So where's your write with full, step by step, easy to follow instructions,....??
I'd like to follow you as I'm sure would many others,...
You'll need to find a 75-80 granada, which is kind of hard,
-then take the spindles, caliper brackets, shroud, disc, calipers, the hole 'shabang' (if they're in good condition), also the rear axle (if you want it) and master cylinder
-then everything just mounts straight on from there
The only draw back is that you can't run torque thrust wheels ,and a few others I can't think of, because of the large calipers.
Now, I found a 75 granada on craigslist for $350
so of course i got it, took what i needed then scraped it for the same price.
I bought all new disc, calipers, pads, and I plan on reusing all the bearings.
And all that ran me $200, at Oreillys
I pieced my front discs from a few places.
The backing plates, caliper mounting brackets, and proportioning valve from MU.
The calipers, rotors, pads, seals, flex lines and shocks all came from Rockauto.
Autozone had the best price for a power booster.
Since I'm adding a power booster, I bought a new power
pedal from CSRP ($49 on E-Bay).
I cleaned, re-packed, and reused the existing inner and outer bearings.
^68 drum spindles, so most parts used are for a '67.
__________________ Slowly restoring and improving dads '68 289 Coupe...
67,...not looking to refuburish or use anything snagged from a boneyard, kinda looking at what SCAREBIRD seems to offer,...his "kit" is a fabbed bracket and small fittings, he then makes note of parts that you can buy new from donor cars that will work.
For a 67, use the chockostang or CSRP kits. OEM style, and under $600. No "late model adapting" required.
Amateur restorer. Well, sometimes I have been paid for it. But not right now.
I looked at the Granada swap a few years ago when I did mine. I had even sourced the parts at a friends junkyard. When I added up the cost of replacing the junk parts I wouldn't use with new parts I realized it was a lot of money for 40 year old technology and I would still need to convert to power to work the single piston sliding caliper. I decided on the Wilwood brakes without a power booster and love them. They do however widen the track I believe 1/2 inch per side but I'm running late model bullit wheels so that was to my advantage. In retrospect the stock 4 piston disc brakes seem to be the same basic technology and should work just as well. It's a shame the car manufacturers cheaped out with the single piston sliding caliper design. You may have noticed the hot ticket now is the old fixed caliper multi piston design. I would stay away from any sliding caliper design.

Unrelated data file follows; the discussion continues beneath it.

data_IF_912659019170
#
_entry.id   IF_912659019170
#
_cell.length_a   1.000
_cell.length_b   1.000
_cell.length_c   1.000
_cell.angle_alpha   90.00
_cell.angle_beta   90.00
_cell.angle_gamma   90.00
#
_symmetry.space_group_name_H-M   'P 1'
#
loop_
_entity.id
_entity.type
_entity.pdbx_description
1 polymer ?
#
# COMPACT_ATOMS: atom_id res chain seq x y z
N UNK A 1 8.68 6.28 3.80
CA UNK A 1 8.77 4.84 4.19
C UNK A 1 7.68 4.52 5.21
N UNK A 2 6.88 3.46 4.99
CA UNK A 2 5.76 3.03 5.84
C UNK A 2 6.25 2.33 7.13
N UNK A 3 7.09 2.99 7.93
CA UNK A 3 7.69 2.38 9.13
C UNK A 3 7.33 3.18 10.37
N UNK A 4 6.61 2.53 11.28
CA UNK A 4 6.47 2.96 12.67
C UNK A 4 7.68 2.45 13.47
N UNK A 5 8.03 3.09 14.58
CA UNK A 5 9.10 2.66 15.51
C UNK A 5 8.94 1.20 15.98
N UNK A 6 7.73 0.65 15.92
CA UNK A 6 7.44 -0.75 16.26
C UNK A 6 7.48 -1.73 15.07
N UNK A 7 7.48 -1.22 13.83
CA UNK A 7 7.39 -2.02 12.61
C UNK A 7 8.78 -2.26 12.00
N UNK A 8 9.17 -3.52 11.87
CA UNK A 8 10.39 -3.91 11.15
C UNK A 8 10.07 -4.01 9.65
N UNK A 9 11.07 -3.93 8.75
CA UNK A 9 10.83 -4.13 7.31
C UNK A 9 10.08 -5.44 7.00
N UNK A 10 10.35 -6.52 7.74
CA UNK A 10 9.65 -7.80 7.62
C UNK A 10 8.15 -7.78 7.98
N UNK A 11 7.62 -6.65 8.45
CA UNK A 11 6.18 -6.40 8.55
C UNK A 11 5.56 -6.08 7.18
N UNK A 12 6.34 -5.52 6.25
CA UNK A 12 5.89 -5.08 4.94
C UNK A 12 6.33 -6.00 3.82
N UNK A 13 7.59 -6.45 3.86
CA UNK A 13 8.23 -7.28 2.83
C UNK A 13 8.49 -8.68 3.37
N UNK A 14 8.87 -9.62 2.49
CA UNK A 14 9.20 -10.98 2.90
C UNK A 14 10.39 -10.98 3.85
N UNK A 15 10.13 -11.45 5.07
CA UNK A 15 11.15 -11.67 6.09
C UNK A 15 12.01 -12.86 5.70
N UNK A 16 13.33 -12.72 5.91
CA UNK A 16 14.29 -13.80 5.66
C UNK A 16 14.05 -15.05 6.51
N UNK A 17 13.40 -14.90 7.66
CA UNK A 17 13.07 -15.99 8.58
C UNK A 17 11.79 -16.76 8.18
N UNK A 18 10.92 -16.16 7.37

Global West arms
TCP Strut Rods
Wilwood Ft. Discs
Always a work in progress
63 Falcon Ragtop
New project for my honey
Hers to my His, er...Hers
I made my own brackets to put 2006 GT front brakes on my 65 Falcon. I have access to AutoCad at work so I designed them based on a drum spindle and the dimensions of the 06 caliper mounts. The hardest part was compensating for the offset needed on the mount to align the caliper to the rotor.
There is absolutely nothing wrong with Granada disc brakes. My family bought a 1977 Granada brand new and drove it for 30 years before rust took the body. The brakes never failed to stop the car during that time. I salvaged the entire drive train and have installed the rear end and disc brakes on my 1966 Coupe. I also have the original Granada rims to which I can use my 1966 hubcaps on. If you have deep pockets by all means buy one of the "kits" that some people offer. Some of us don't and have found other options. The rotors from our Granada were 11.0" which will provide plenty of stopping power for a classic Mustang under normal driving conditions. People seem to forget that the Mustang was just a made over Falcon and the Granada was just a made over Mustang. All use mostly the same parts. That's my 2 cents worth.
The AutoGuide.com network consists of the largest network of enthusiast-owned enthusiast-operated automotive communities.
AutoGuide.com provides the latest car reviews, auto show coverage, new car prices, and automotive news. The AutoGuide network operates more than 100 automotive forums where our users consult peers for shopping information and advice, and share opinions as a community.